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Recent Macroeconomic Developments, Outlooks and Risks – Highlights from IMF Country Report 2017

In order to graduate from the status of Least Development Country (LDC) by FY 2022, the Government of Nepal (GoN) has targeted to achieve annual GDP growth of above 6.5%. However, the intended GDP growth can only be attained if the monetary and fiscal policies and reforms are implemented accordingly. Moreover balanced coordination of fiscal and monetary policy is required to stabilize the economy. In this regard, the International Monetary Fund (IMF) has conducted a macroeconomic review of Nepal focusing on its fiscal and monetary policies highlighting the reforms required to achieve the status of middle income nation by FY 2030. Listed below are some of the key areas that need to be worked to graduate from the LDC by FY 2022 and be listed as middle income nation by FY 2030.

  • Road to recovery: The economy of Nepal is showing signs of recovery with an improved supply situation, accommodative monetary policy and rising government expenditure. The rebound in economic activity can be more pronounced and targeted GDP growth of 6.5% can be achieved if i) policy and structural reforms created in recent months are sustained; ii) recent surge in government spending is supported by higher capital spending and accelerated payment of housing grants; iii) financial closure in one or more foreign-financed hydropower projects is achieved; and iv) flow of remittance is improved; 
  •  Monitoring and Evaluation: Appropriate measures should be embraced to address the crowding out effect of the intended fiscal expansion. Excessive government spending resulting from the expansionary fiscal policy can absorb the economy’s lending capacity and drive down the private investment or discourage private firms from engaging in capital projects; the phenomena is often termed as “crowding out”.  In this regard, Government of Nepal (GoN) should closely monitor the outcomes of fiscal expansion and bring private investment to the mainstream; 
  • Budget Development and Implementation: In order to smoothen the development spending and break Nepal’s low-investment-low-growth equilibrium, GoN should realistically set the budget and get it implemented; as ambitious budget only increases the risk of low quality spending. Furthermore, to create additional fiscal space for infrastructure development, GoN should phase out financial support to state-owned enterprises including Nepal Oil Corporation and Nepal Electricity Authority. Doing so will also help GoN to contain its fiscal risks;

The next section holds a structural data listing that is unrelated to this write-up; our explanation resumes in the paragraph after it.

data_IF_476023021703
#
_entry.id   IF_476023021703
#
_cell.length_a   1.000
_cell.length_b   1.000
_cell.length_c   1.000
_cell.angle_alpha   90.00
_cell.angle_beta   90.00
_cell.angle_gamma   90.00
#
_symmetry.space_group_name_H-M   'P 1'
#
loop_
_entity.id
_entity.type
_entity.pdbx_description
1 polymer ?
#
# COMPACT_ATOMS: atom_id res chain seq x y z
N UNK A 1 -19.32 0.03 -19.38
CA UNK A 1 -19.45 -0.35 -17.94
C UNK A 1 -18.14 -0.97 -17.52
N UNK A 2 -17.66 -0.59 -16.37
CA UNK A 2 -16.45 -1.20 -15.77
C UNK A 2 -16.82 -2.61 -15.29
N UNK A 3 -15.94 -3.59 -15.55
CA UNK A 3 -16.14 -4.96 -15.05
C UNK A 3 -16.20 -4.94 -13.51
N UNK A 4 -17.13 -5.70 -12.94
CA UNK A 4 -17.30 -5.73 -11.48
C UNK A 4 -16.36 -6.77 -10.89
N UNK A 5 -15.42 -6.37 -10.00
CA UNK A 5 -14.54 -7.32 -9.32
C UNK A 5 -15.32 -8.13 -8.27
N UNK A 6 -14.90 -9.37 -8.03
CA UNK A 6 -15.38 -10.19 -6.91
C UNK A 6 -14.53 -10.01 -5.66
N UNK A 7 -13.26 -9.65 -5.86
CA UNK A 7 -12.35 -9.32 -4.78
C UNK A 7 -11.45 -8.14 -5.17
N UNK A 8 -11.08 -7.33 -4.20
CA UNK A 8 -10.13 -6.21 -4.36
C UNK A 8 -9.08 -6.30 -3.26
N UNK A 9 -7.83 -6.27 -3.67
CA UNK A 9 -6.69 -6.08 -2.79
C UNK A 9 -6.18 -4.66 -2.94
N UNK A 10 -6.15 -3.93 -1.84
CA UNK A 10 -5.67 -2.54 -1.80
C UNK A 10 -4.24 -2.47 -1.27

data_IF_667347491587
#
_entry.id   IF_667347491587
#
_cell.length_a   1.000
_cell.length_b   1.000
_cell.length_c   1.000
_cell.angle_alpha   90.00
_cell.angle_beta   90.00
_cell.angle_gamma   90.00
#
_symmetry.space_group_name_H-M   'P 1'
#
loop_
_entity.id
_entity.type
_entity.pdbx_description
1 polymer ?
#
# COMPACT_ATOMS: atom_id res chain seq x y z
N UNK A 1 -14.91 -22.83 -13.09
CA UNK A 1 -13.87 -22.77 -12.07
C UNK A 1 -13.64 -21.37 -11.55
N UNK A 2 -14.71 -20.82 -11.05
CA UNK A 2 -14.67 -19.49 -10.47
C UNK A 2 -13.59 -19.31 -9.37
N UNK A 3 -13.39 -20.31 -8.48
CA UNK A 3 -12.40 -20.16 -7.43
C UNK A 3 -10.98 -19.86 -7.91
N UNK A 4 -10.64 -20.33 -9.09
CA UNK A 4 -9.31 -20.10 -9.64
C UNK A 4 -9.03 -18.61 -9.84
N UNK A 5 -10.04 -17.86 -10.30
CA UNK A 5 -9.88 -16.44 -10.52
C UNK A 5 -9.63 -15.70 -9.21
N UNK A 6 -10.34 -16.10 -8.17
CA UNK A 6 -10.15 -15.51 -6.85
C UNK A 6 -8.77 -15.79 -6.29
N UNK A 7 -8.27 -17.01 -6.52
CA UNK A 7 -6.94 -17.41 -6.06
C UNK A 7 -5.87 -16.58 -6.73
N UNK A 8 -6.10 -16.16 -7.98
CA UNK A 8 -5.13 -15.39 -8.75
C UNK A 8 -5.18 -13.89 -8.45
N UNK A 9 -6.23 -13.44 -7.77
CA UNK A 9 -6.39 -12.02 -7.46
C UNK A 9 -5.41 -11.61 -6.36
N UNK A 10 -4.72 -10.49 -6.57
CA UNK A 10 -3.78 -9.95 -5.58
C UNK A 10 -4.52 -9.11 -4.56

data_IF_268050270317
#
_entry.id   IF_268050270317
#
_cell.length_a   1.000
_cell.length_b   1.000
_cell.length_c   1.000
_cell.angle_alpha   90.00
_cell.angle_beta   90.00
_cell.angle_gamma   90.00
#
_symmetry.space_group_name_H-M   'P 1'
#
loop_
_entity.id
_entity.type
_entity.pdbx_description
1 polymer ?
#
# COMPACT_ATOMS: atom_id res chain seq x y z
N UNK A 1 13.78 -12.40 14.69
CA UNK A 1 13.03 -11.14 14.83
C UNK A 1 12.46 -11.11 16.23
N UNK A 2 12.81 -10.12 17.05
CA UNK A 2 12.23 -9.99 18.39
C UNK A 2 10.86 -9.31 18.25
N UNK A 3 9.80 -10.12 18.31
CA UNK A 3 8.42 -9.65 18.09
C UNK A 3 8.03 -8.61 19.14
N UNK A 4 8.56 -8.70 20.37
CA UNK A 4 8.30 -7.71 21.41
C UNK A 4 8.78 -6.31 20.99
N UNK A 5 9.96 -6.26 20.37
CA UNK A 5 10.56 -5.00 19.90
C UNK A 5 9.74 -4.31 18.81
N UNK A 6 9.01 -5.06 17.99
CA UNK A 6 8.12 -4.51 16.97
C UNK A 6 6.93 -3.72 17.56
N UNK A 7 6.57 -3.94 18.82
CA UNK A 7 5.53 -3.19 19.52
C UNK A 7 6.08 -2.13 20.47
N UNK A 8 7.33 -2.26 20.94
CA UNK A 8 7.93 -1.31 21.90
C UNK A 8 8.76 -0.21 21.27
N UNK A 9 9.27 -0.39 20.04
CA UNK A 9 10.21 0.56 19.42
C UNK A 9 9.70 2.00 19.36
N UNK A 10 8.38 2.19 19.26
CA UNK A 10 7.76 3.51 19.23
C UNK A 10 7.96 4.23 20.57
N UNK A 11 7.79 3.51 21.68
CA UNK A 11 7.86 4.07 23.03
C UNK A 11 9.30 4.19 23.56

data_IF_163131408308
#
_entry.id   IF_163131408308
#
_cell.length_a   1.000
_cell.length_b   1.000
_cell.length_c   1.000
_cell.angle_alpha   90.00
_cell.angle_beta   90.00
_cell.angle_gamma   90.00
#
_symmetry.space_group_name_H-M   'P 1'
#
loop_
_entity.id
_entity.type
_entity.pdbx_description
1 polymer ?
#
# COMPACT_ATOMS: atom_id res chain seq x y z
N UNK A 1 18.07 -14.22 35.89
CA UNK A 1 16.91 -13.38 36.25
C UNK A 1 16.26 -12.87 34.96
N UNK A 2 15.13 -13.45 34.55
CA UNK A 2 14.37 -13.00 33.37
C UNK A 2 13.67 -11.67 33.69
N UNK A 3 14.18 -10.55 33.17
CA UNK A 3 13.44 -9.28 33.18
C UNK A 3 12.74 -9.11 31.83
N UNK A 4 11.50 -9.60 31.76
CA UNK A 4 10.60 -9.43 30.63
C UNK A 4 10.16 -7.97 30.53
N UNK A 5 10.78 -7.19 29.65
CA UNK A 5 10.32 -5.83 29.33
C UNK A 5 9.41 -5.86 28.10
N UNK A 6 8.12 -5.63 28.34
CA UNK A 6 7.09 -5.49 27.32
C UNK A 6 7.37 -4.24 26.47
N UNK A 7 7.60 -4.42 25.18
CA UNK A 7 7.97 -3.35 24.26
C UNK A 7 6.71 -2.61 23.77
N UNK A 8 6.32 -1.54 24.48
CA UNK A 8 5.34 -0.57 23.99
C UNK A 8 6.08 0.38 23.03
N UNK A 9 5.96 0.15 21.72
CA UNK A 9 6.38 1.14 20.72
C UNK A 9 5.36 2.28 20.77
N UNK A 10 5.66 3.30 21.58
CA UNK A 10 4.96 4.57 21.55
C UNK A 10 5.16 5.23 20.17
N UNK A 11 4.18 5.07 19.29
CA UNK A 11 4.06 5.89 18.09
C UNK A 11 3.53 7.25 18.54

• Appropriate Monetary Policy: With the adoption of an expansionary fiscal policy, current account being in deficit and slowing down of remittance, Nepal Rastra Bank (NRB) needs to tighten the monetary policy to sustain the existing peg exchange rate of Nepali rupee with the Indian rupee. Accordingly, NRB needs to adopt a suitable policy to eliminate the inflation wedge. Additionally, to restrain potential financial sector risks, authorities must continuously review the monetary policy and assume appropriate measures accordingly to overcome the possible threats;
  • Stable Political Environment: Beside reforms in monetary and fiscal policy, GoN also needs to focus on improving its political environment. As such, unlocking Nepal’s growth potential by stimulating private sector investment and job creation is only possible with the stable political environment. Likewise, equal attention should be given to capacity building (at local and regional level) as well.

The blueprint of achieving middle income status by 2030 lies in the mantra of “Balanced growth” supported by appropriate fiscal policy, accommodative monetary policy and smooth implementation of the given policies. Additionally, it is equally important to focus on improving the business environment as creating job and raising income depends on the development of industries. 

Niraj K.C
Niraj is currently working as an economist beed and has over three years of experience working in the financial sector. He holds a M.sc in International Business and Economics from University of Hohenheim, Stuttgart, Germany with specialization in International Trade and Financial Econometrics. He is also a MBA graduate from Kathmandu University School of Management (KUSOM) with a major in Finance.
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